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I wish I could sing

The last time I uttered this sentiment was to Clare, when we were emptying our dogs* in the forest one sunny afternoon.

“OK,” she said, “but you have to give up something that you’re good at.”

Hmm.

I’ve thought and thought and thought.  But I can’t think of anything that I’m really good at that I’d be prepared to sacrifice.  Except maybe cheating at cards**.

Any ideas?

And what talent would you add to your repertoire, at what cost?

*She coined the term.  I stole it.

** More like not being caught cheating at cards.

This Little Piggy

I’m a sucker for dog treats. The more disgusting I think they are, the more delectable my dogs find them. Smoked pig’s ears are a firm favourite. They are often difficult to find, especially in Muslim-owned pet shops. This week they’ve been ousted by something even more revolting: smoked pig’s trotters, also known as walkaways.

I bought one as a present for Mr Muffin’s son’s canine terrorist, in the hope that it would distract her long enough from shoes, table legs, scrubbing brushes, or anything else remotely chewable.

The good news is that it worked.

The bad news is that it was rather difficult to explain to the person who brought their porker to puppy training why the terrorist was showing a particularly healthy interest in their precious little piggy’s haunches.

I feel a bit embarrassed today.

I have no idea what I was doing twenty years ago when Madiba was released from prison.

I do remember that I on 11 February 1990, I was 24, lived in Tableview and drove a 1976 Ford Escort called Sunshine. I don’t think I even knew who Nelson Mandela was. I grew up in an apolitical, irreligious family, and kept those blinkers on until well into my thirties. All I was interested in was boys, parties, getting to work sober and submitting my Unisa assignments on time.

So I looked it up in my diary: It was a Sunday. I had a rehearsal, and my folks came round for a braai, which was apparently very relaxing. Some oke called Ian invited me to Villa Revue.

Villa Revue! Now THAT I remember! It was a scaly club in Maitland which was open on Sunday evenings – unheard of in the old South Africa. Late Final played. Jislaaik, it rocked! Late Final still plays in the Beer Tent at the finish of the Argus Cycle Tour. Which is where, for the last fourteen years, I’ve stood and drunk beer for four hours after spending six hours on a small black saddle.

Oh dear. Just more proof that the more things change the more they stay the same.

  • One hen party (Nude art class. Phowaaar!)
  • One wedding (Mr Muffin’s son. I wore a frock)
  • Two funerals (Girls, get your girls checked out, ok?)
  • Meals at Forries, Café Royale, Cape to Cuba, Bombay Bicycle Club, (Yum. All with wedding-related family)
  • Two braais (One was a gas braai, does that count?)
  • Two dinner parties. (One I can’t remember much – too many cocktails)
  • One AGM and one committee meeting (Got to do something responsible)
  • Five training rides for The Argus Cycle Tour (should have been closer to ten)
  • Four movies (Invictus, District 9, Julie & Julia, Avatar. More than we saw in the whole of 2009)
  • Five lectures at Summer School (SA Crime Fiction. Horrified to hear that prostitutes in Kenilworth are busiest at about 7.30am. Just after the nice daddies have dropped their daughters off at school)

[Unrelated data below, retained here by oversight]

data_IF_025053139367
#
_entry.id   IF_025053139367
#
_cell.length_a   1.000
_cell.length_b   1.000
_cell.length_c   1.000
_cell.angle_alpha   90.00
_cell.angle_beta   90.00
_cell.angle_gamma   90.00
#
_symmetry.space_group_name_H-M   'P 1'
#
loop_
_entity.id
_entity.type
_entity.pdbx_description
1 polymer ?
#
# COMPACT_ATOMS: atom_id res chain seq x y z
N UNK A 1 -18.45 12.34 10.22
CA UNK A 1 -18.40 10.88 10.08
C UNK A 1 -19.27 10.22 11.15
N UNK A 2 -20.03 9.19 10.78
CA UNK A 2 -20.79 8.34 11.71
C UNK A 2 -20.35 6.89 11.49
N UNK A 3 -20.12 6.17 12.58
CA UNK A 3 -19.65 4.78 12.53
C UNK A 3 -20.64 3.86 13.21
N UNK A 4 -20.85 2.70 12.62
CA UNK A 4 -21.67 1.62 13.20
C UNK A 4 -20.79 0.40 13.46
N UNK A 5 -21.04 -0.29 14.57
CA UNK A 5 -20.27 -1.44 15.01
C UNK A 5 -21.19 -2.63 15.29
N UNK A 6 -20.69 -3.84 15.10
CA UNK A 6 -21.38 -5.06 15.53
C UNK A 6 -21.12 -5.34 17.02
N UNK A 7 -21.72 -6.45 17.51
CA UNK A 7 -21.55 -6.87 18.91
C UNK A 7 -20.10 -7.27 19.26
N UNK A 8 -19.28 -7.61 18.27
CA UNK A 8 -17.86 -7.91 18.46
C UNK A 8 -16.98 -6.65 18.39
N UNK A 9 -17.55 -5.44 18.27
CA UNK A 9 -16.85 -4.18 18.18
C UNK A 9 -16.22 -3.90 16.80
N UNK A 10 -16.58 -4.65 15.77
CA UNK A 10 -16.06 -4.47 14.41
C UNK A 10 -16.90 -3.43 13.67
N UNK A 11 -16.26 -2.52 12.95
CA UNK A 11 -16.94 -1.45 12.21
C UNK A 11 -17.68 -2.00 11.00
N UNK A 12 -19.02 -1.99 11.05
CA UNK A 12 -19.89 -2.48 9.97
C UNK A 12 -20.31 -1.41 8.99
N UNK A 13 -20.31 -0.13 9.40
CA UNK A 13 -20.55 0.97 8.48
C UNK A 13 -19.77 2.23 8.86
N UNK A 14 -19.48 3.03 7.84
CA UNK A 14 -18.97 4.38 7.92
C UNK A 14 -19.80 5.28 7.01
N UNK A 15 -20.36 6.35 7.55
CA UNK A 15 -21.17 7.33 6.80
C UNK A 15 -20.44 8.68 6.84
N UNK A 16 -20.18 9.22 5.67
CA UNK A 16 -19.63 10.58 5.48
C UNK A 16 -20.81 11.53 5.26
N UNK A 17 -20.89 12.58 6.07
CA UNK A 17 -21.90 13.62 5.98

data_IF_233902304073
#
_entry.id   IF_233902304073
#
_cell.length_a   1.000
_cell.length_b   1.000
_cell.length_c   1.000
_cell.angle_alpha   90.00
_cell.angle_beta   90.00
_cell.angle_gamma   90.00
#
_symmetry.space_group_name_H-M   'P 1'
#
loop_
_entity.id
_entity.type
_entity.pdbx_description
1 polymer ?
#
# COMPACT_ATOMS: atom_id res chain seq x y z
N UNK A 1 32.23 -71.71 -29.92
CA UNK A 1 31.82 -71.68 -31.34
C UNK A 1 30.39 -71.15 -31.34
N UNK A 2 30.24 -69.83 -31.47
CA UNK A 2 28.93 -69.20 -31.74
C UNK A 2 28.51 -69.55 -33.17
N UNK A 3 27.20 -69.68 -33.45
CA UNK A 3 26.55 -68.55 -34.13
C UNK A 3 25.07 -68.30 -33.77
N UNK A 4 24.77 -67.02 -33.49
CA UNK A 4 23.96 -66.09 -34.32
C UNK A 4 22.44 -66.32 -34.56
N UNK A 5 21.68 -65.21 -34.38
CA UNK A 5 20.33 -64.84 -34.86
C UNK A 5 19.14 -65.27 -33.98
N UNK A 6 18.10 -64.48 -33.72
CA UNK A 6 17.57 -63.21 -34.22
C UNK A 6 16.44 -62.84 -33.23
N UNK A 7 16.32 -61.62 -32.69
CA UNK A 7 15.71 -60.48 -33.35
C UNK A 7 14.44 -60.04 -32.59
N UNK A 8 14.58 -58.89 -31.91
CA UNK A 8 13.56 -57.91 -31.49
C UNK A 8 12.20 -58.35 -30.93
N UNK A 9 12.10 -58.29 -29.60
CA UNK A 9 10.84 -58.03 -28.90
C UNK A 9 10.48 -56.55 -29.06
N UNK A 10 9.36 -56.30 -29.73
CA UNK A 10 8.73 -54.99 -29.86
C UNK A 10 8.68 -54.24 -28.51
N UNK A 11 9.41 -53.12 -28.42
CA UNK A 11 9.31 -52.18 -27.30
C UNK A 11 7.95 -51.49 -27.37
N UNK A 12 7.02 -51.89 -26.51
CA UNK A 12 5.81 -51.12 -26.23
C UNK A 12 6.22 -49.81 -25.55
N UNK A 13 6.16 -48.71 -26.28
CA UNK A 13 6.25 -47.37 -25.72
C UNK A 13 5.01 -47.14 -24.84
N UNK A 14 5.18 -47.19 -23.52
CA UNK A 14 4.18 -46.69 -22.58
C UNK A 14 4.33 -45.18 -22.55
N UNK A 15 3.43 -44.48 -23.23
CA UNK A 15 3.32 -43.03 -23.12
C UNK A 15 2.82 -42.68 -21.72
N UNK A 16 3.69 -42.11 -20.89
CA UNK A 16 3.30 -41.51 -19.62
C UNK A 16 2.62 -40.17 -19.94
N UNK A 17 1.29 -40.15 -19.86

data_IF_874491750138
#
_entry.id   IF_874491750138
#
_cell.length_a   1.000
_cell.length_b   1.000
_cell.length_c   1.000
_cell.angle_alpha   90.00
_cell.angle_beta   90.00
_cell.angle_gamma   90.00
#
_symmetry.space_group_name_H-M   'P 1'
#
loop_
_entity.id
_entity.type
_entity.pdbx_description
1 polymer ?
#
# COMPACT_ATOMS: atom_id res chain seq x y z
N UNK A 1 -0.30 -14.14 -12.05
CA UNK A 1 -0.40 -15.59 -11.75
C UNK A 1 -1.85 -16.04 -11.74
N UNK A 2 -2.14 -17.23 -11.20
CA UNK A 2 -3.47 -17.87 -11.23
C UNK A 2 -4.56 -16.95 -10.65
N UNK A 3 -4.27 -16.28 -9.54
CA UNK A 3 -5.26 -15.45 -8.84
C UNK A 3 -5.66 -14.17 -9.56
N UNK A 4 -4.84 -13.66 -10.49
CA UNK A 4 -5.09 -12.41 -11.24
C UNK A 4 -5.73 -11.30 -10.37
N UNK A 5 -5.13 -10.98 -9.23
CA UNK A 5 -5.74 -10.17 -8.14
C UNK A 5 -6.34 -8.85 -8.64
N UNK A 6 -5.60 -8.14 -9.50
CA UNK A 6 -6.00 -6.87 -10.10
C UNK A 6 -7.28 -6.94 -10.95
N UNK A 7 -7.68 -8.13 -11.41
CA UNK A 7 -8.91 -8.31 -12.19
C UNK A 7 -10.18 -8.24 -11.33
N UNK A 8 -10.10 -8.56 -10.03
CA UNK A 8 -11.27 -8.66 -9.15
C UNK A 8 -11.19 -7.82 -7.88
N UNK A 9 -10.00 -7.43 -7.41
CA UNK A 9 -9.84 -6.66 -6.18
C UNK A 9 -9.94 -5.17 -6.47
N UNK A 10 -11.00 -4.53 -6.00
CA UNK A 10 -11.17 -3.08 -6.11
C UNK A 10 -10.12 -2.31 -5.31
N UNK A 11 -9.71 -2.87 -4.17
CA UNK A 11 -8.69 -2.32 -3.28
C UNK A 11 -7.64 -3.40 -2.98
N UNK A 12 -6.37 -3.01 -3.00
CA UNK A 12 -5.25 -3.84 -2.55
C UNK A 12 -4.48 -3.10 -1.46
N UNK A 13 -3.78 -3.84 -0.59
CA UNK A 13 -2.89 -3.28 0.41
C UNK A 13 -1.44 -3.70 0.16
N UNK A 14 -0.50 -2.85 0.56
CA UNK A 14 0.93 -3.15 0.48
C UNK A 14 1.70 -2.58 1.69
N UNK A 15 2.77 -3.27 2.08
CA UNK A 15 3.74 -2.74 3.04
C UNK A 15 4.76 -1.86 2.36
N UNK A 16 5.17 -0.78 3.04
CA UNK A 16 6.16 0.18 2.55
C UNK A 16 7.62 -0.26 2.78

• 2 hours queuing in the Traffic Department – twice (the City has only just discovered that my husband died ten years ago and says he can’t licence his car if he’s dead. Must say they’ve got a point)
  • One audition (No luck)
  • One Bar duty at the theatre (Did my part in keeping turnover up)
  • One drunken cards evening, all girls. Raucous.
  • And now? My wallet is flat and my body is fat. ‘Roll on February’ takes on a whole new meaning.

    I Did It!

    In October, I committed to writing a 50,000 word novel during November. 

     Being the serial procrastinator that I am, I knew I’d have to prod myself, and I did this with several support groups – I recruited writing buddies online and in the flesh.  

    It’s been an awesome experience.  Worldwide, 170,0000 lunatics submitted 2,017,483,647 words to the NaNoWriMo website.  50,101 of them were mine. 

    It’s more like a series of words lumped together in a semi-coherent salad than a book,   but I believe it has potential and I will be spending the next few months editing, editing and editing some more.

    Opening Night

    You wish thespians good luck by telling them to break a leg. My favourite version of the origin of the saying is this one: In traditional curtains, the legs of the curtain were constructed from long wooden rods. In the case of many encores, curtains would be lifted and dropped numerous times causing them to ‘break’.

    “I wish you much shit” is the Italian version:

    In days of yore, patrons arrived at the theatre in horse-drawn carriages. A side effect of horses is, well…shit. So a large audience would result in large piles of shit outside the theatre.

    I like.

    Shoot me Now

    nano_09_blk_participant_120x240_pngI’ve done it. I’ve signed up for Nano.

    This means I MUST write a 50,000 word novel in November.  Doesn’t matter if it’s good, bad or ugly.  It must just be 50,000 words or more.

    What on earth for?

    Well, I’ve done three writing courses this year, joined three writing groups* , and joined a book club.  With all this groundwork, the only thing left to do is, well…write.

    And as the Doyenne of Procrastination, I can do nothing without a deadline, (I especially relish the sound of it whooshing past).

    So.  Anyone else keen? 

     

    *I’m on the verge of starting another one for scriptwriting.